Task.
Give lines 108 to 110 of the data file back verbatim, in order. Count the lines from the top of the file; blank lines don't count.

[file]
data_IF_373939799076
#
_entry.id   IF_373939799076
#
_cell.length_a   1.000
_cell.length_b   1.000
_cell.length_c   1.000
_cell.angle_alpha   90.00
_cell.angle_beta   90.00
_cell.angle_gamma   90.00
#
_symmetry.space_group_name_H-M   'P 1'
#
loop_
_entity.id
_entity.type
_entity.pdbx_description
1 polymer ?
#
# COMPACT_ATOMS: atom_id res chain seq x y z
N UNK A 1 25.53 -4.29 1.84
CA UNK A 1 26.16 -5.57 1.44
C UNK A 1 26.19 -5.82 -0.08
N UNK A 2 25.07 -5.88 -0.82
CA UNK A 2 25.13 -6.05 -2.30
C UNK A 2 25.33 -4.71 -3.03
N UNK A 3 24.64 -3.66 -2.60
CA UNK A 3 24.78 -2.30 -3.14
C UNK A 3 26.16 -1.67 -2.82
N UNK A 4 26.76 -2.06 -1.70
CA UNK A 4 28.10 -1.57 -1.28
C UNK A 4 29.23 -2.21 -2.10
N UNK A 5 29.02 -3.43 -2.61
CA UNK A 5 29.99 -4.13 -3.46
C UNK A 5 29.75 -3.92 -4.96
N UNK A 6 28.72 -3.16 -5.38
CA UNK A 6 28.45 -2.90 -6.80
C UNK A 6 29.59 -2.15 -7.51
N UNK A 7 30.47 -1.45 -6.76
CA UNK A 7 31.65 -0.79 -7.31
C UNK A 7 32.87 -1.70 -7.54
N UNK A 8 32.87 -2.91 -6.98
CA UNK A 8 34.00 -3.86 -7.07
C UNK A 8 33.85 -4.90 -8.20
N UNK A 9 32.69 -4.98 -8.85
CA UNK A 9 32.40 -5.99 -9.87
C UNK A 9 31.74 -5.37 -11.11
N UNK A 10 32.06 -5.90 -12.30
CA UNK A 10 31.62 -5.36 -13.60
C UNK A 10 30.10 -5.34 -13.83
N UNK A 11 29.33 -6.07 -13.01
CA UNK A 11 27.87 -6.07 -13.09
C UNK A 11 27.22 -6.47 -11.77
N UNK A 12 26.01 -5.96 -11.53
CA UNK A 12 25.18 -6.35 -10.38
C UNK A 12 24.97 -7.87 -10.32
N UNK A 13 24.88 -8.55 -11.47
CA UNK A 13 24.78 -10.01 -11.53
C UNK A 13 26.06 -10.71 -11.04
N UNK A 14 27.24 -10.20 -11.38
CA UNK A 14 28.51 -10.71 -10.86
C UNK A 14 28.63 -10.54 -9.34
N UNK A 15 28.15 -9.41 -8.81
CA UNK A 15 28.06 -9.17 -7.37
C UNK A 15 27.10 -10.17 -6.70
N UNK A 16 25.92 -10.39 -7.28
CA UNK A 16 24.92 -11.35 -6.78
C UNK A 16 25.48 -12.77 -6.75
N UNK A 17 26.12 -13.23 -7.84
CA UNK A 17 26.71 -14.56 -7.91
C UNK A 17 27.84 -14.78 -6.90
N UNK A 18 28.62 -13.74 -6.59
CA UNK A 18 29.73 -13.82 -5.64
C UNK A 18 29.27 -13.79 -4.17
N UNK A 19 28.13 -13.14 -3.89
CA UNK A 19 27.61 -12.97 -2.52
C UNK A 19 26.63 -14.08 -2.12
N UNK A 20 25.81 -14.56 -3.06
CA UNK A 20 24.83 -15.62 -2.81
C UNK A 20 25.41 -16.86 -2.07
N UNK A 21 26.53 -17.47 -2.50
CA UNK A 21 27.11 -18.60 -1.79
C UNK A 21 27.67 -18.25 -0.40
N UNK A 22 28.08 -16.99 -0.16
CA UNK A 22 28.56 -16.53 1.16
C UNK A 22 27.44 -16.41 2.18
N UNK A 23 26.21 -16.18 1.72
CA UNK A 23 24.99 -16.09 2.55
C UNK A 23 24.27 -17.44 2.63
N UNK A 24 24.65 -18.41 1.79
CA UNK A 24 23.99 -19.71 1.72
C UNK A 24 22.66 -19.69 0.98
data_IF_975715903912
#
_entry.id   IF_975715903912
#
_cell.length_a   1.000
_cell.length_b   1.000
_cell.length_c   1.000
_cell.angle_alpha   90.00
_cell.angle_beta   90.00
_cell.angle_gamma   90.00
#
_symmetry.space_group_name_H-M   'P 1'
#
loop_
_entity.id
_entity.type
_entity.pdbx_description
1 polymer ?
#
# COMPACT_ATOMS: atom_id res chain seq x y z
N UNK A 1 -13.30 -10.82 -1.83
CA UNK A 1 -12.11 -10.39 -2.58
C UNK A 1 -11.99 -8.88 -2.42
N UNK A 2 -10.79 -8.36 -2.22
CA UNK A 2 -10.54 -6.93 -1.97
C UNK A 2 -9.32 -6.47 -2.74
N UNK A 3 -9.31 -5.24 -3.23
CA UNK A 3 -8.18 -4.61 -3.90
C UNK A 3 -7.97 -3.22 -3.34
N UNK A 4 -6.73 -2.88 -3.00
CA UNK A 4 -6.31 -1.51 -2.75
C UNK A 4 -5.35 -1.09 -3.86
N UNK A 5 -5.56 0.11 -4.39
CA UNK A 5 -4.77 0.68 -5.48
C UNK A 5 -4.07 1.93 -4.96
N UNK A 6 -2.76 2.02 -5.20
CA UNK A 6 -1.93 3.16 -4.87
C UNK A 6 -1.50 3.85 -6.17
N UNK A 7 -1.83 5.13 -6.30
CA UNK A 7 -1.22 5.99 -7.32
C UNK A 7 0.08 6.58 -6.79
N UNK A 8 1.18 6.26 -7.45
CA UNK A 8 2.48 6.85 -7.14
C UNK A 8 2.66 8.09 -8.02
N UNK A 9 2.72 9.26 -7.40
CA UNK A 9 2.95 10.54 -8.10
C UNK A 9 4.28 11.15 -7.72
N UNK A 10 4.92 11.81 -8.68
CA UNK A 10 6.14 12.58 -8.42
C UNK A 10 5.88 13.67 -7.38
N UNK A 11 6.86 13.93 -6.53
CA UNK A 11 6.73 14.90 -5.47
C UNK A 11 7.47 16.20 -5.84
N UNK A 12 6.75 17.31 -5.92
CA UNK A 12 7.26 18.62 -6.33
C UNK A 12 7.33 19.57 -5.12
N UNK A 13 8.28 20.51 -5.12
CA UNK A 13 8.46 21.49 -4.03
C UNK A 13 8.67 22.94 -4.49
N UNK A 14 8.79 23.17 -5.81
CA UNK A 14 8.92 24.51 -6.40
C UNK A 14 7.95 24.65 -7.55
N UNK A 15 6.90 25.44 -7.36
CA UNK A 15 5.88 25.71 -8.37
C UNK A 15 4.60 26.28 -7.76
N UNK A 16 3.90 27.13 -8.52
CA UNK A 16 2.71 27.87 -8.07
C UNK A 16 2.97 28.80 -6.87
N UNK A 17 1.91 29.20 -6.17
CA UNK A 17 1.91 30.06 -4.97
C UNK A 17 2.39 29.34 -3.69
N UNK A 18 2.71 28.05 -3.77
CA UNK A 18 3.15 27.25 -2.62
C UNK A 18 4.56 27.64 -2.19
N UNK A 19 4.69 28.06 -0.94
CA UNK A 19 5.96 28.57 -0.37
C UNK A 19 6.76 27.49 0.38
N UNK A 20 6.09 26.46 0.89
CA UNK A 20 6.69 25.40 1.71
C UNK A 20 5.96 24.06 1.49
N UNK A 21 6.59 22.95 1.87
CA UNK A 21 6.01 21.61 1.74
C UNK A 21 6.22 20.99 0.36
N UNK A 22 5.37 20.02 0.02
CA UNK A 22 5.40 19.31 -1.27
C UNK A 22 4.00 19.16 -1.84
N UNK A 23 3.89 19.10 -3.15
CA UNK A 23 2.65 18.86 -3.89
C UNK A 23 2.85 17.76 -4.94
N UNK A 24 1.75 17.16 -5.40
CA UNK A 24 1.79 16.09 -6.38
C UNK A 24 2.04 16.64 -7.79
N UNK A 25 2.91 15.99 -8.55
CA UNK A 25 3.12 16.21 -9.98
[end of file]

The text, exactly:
_entity.type
_entity.pdbx_description
1 polymer ?